The Berlin Wall, for many people, epitomizes the communist German Democratic Republic, founded in 1949 in the Soviet-occupied zone of post-war Germany; other central features of life in the GDR appear to be under the threat of repression by Soviet tanks and surveillance by the secret security police, the Stasi. But is repression and surveillance really all there is to the GDRs history? How did people come to terms with their situation and make new lives behind the Wall? When the social history of the GDR in the 1960s and 1970s is explored, new patterns become evident. In a period characterised by consumer socialism, international recognition and dtente, a fragile stability emerged. Increased participation in the micro-structures of power, and conformity to the unwritten rules of an increasingly predictable system, suggest accommodation to dominant norms and conceptions. Contributors explore the ways in which lower-level functionaries and people at the grass roots contributed to the formation and transformation of the GDR from industry and agriculture, through popular sport and cultural life, to the passage of generations and varieties of social experience. The volume thus presents a more complex approach to the history of East Germany during its previously under-researched middle decades and sheds new light on the phenomenon of nostalgic memories since unification. And through the framework of the theoretical concept of normalisation, the book situates the history of the GDR within the wider context of post-war western and eastern European history.Training in these companies was poor, wages low, and staff turnover high: 33.1 percent of the repair staff in the VEB ... The government prioritised the establishment of around the clock repair services, and placed great emphasis on anbsp;...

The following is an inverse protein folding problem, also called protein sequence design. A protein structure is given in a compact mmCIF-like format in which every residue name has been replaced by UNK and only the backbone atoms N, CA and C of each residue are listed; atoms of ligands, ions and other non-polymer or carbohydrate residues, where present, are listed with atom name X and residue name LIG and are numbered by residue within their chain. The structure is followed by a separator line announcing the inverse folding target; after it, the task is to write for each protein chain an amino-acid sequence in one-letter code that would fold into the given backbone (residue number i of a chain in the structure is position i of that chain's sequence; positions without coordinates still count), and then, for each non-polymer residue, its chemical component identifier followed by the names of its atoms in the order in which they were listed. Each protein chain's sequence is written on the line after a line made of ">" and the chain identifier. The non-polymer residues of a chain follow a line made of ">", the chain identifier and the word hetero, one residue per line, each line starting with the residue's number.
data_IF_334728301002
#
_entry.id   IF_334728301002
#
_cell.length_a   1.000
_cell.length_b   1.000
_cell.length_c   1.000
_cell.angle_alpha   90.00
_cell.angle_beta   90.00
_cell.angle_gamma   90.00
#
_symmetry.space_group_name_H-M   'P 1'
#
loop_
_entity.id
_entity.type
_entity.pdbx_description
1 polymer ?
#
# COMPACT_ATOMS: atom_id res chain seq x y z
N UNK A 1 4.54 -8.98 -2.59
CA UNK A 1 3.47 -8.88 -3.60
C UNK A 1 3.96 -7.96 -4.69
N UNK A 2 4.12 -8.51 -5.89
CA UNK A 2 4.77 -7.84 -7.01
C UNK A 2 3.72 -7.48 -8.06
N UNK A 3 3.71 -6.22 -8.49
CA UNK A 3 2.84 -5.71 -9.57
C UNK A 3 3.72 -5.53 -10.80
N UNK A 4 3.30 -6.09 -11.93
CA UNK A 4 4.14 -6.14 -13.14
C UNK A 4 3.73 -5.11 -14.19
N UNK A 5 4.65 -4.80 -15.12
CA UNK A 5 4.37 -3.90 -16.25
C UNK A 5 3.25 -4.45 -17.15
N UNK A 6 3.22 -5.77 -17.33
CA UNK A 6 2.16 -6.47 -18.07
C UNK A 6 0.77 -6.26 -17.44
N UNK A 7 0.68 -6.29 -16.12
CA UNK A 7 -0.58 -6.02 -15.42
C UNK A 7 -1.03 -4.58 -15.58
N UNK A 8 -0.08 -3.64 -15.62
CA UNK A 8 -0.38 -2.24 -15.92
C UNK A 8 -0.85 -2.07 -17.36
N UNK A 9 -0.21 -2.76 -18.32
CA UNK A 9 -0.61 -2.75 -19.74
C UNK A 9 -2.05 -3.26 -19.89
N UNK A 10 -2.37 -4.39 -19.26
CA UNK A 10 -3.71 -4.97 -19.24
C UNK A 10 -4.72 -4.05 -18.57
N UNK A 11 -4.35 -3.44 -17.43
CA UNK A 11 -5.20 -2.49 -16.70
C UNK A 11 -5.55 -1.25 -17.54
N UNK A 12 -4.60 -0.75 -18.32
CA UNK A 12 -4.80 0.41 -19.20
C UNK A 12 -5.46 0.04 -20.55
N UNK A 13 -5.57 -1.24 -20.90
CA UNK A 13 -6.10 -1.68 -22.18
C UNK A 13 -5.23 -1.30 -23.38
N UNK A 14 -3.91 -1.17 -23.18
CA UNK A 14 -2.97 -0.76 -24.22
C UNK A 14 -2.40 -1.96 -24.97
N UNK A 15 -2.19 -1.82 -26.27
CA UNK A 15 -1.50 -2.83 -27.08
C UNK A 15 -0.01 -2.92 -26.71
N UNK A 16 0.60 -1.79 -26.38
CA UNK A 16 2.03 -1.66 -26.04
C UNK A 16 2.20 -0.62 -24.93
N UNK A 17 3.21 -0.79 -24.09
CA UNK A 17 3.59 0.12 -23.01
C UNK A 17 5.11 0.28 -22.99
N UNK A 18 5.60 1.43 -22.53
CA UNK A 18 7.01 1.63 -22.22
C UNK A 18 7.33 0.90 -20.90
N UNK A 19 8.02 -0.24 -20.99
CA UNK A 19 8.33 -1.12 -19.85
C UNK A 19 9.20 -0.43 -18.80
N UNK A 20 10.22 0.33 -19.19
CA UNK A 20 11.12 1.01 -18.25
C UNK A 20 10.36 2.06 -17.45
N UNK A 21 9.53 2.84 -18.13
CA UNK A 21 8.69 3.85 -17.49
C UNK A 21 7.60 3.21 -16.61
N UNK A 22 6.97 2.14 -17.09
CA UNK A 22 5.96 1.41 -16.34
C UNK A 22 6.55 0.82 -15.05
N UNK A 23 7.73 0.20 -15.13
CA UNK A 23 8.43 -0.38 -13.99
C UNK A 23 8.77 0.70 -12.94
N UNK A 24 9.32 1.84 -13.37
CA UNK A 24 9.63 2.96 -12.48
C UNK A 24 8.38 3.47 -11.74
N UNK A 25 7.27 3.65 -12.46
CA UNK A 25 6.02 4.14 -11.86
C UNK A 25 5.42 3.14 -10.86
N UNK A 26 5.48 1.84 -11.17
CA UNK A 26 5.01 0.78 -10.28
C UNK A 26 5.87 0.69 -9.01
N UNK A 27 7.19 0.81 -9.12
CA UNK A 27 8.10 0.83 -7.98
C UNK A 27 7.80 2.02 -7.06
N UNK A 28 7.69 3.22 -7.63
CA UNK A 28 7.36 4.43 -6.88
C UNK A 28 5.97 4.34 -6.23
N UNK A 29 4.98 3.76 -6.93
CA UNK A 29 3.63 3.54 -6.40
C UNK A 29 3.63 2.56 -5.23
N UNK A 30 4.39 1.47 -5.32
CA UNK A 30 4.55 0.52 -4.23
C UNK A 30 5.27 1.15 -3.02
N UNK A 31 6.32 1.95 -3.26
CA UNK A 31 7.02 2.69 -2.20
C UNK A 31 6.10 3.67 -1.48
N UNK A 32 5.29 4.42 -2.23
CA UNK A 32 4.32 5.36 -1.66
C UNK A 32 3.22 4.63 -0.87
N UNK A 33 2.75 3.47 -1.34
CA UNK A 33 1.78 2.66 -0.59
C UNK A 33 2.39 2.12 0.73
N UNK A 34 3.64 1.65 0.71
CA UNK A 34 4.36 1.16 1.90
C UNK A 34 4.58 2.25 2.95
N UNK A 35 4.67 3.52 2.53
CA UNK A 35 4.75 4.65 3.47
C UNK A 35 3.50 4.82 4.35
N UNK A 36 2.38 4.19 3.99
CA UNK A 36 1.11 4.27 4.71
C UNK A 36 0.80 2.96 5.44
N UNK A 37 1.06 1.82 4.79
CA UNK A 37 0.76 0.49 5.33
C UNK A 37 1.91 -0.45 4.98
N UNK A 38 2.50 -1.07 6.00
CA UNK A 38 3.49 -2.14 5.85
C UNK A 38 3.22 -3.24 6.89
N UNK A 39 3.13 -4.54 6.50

|Title||:||Power and Society in the German Democratic Republic, 1961-1979|
|Publisher||:||Berghahn Books - 2009|